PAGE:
summer exhibition at Brooke Alexander Gallery
Colab (officially Collaborative Projects, Inc., founded 1977) was one in a string of New York City artists’ groups that started most strongly in the 1960s. Artists’ groups have had an escalating impact on the conventional art world. Today a number have roughly equal status with prominent individuals.
[Note of disclosure: I was a member of Colab, and have published on the group’s activities.]
Artist's Choice: Herzog & de Meuron, Perception Restrained
Museum of Modern Art, New York
June 21 through September 25, 2006
Some people over the World are concerned by the Paris riots and some cars burning, I can tell you that everything was always in order, all this was not happening in Paris but in the suburbs where the poor are conveniently located with the poor. In Paris all the rage is about the Dada exhibition at the Pompidou Center, you see Dada was such a revolutionary Art movement from way back, they say.
And it was. At least I was sure of it before seeing this exhibition which is an archetypal example of curatorial ineptitude. No attempt is made to convey the ebullient, lively and volcanic genius of the chaos developed under the non-sensical name of dada. In fact the determination of the curators to circumvent the shambolic bleeding heart of the dada critique is unavoidable as they have systematically laid their lacklustre show within a 3D grid. The 6th floor of the Pompidou is cut into small adjoining cubic boxes which as well as having a map-like reference such as A3 for the "social critique" box provide no relief in their vertical juxtaposition of professionally framed oeuvres. The effect of this perfectly laid out gentrification culminates as the curators seem so proud of the extensivity of their collection that they pin under glass seemingly every single bit of paper ever produced by every Dadaist and their uncle. Thousands of notes, drafts, leaflets are tamingly assembled as so many dead butterflies by an obsessive kid dumbed by his fetishism, blinded from beauty and feeling.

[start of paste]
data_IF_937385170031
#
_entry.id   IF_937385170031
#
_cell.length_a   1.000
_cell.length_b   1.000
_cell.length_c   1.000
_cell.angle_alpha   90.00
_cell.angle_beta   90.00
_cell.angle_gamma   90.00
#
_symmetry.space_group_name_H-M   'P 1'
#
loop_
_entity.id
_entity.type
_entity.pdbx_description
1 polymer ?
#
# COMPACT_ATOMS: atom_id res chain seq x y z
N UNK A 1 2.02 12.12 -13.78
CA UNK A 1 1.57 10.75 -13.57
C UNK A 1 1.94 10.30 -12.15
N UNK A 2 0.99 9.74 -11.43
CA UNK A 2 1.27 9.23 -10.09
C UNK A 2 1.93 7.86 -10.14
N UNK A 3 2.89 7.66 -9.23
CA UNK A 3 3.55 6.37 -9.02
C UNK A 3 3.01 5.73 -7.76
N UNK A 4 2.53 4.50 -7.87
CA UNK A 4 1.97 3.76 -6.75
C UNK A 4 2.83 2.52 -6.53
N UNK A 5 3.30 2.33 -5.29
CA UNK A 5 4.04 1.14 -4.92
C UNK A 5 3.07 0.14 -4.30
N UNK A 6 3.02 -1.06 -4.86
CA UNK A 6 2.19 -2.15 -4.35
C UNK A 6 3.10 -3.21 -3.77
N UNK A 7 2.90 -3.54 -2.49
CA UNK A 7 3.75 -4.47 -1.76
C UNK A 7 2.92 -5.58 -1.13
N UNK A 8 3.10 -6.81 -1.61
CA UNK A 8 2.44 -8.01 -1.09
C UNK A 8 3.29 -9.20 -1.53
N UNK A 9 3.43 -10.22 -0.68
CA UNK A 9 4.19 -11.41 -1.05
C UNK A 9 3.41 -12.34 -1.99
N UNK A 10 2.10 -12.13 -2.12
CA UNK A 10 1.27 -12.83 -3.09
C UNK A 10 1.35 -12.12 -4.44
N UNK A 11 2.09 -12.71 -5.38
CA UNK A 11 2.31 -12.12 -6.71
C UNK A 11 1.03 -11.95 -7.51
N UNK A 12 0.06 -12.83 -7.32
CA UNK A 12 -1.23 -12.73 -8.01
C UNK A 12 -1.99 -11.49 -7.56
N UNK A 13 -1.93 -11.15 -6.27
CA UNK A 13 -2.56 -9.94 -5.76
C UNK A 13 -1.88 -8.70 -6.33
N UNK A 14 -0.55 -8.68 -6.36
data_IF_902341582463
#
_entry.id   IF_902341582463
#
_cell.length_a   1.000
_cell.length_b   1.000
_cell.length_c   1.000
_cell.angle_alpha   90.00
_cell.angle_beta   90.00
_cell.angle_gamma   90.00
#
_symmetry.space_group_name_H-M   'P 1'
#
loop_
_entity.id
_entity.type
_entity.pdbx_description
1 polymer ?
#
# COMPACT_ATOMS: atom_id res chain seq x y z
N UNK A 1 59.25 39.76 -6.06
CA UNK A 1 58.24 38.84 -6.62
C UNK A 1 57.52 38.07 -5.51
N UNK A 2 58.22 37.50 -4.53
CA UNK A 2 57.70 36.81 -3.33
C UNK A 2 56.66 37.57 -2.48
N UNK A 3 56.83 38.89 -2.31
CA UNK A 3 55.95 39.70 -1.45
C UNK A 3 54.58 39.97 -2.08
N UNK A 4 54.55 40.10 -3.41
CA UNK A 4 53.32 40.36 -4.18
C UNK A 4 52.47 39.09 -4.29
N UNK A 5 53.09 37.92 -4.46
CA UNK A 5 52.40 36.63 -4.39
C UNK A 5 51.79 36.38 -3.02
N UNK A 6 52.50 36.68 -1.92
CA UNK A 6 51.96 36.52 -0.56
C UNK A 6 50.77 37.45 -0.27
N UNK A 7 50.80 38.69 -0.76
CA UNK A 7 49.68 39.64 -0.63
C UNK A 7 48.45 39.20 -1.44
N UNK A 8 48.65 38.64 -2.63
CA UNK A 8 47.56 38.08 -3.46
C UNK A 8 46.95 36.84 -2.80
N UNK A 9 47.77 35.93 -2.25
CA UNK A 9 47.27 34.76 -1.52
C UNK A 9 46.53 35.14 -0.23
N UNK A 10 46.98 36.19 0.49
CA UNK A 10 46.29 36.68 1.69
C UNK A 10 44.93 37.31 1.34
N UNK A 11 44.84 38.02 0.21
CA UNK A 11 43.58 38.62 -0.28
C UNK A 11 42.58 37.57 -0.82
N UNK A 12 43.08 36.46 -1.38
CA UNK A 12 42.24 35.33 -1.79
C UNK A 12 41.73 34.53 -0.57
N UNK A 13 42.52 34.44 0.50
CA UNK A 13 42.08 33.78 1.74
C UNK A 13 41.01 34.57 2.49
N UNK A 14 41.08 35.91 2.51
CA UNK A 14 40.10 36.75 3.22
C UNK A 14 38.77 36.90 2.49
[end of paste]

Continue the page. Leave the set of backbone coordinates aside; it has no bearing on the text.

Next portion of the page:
Hey, I saw this show too and it was great. Except I thought it should have occupied the whole space of the Galerie du Jeu de Paume instead of coupling it with a truly misplaced thingy (can't call this an exhibition really) about Charlie Chaplin. I hope the Galerie never indulges again in such audience seeking excesses, Chaplin was drawing lots of people indeed.